Difficult jump shot: preps to NBA

Basketball: More and more try the leap, but for every LeBron James who flourishes, there are a lot of James Langs who don't.

May 18, 2004|By Christian Ewell | Christian Ewell,SUN STAFF

To keep up with LeBron James - former star of Akron's St. Vincent-St. Mary High School, last year's No. 1 pick of the NBA draft, beneficiary of a $90 million endorsement contract and Rookie of the Year with the Cleveland Cavaliers - doesn't exactly require a search party. His fame might explain the unprecedented rush of high school talent going pro, with the league receiving notice of plans to enter next month's NBA draft from 13 players.

To keep up with James Lang - the fifth and last player the league drafted out of high school - is a challenge in his current job with the Oklahoma Storm of the United States Basketball League. Lang, former star of Birmingham's Central Park Christian High, was last year's No. 48 pick of the New Orleans Hornets. In midseason, he was picked up briefly by the National Basketball Development League's Asheville (N.C.) Altitude.

Whatever trappings of stardom have come to Lang through his leap into pro basketball, they don't extend to voicemail at the motel in Enid, Okla., where the Storm stays when the team is not criss-crossing the country to venues ranging from Brooklyn to Dodge City to keep the players' hoop dreams alive.

"I hope they're making the right decision," Lang said of this year's crop of high school entries, ranging from potential top pick Dwight Howard of Atlanta to Tacoma, Wash., unknown Maurice Shaw. "Everyone's doubting you, and that's going to be hard. You just have to use that as a motivation."

In Enid, the operator at the hotel housing Lang answers, "Motel 6," followed by "reservations," the latter a fitting term to describe the discourse regarding high school players skipping college basketball to earn professional money.

Players like Lang stand in contrast to the success achieved by Kobe Bryant, Kevin Garnett, Tracy McGrady and Jermaine O'Neal, all of whom jumped past college basketball and are now considered among the top 10 players in the NBA.

It would be kind to call on-court beginnings modest for the other three high schoolers drafted in last year's first round. Boston's Kendrick Perkins, Minnesota's Ndudi Ebi and Portland's Travis Outlaw combined to appear in 35 games, indicating that not everyone had the impact that James did, and making executives such as Ernie Grunfeld, general manager of the Washington Wizards, hope for change.

"I think everyone should get the college experience, for the maturity - not just physically, but also emotionally," said Grunfeld, whose roster includes Kwame Brown, a high school star who joined the Wizards as the league's top pick in 2001.

Brown's minutes have increased in each of his three seasons, but he is still seen as an unfinished product. "He might have been rushed, but that's what we're dealing with. Maybe he could have benefited from a developmental situation in college. Everyone has their own pace," Grunfeld said.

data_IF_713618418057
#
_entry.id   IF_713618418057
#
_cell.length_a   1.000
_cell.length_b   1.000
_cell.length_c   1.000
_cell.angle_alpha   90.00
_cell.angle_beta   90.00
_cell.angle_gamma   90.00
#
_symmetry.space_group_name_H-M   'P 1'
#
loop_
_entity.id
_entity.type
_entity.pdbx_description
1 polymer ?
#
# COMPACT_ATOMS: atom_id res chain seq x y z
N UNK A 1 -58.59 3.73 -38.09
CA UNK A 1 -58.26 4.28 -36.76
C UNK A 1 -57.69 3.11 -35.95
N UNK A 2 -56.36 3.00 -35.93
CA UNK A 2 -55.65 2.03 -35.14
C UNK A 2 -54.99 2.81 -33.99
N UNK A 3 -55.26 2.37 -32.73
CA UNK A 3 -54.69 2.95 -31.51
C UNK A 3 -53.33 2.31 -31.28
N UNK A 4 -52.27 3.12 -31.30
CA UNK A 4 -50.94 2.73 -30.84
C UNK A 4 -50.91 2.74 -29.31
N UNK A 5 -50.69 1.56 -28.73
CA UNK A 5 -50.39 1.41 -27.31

This year's fringe candidates appear to be Maurice Shaw, a 6-10 forward who played a fifth year of high school ball in Maine, and Jackie Butler, a 6-10 power forward from McComb, Miss., a Tennessee signee dismissed from Laurinburg (N.C.) Institute.

Seeking age minimum

Though players can test the draft and try college if they don't sign with an agent, "a lot of these guys are going to be hurt," said Chicago-based agent Keith Kreiter. "If a kid is thought of as being a sure-fire pick, then I see no reason he shouldn't be allowed to make the jump. But it should be handled properly, because if it's not, they're giving up a once-in-a-lifetime opportunity."

Concerned about the issues surrounding high school players, the league has begun a quest for an age minimum, probably 20, on which it hopes to find agreement with the National Basketball Players Association.

NBA commissioner David Stern proposes a ban, "not because I don't think that LeBron, Kobe, Kevin Garnett, Jermaine O'Neal can't play," he told the New York Post earlier this month. "I'm just not sure I feel the ones who can't are being properly led by what we do."

For the moment, Lang, cousin of former Duke player and NBA journeyman Antonio Lang, is satisfied with the counsel that eventually guided him to Enid, where the wind alternated with the "yessirs" through his cell phone during a recent conversation.

After a year that has included being released by the Hornets and the Altitude, the 6-10, 320-pound center said he has achieved much, even though not as much as he wished. He was averaging 10.3 points and 5.1 rebounds in 19.5 minutes for the Storm in eight games.

"It's been blessful," he said, shortly before an afternoon practice. "I've been able to show what I can do. There's a lot I've learned by watching others and myself."

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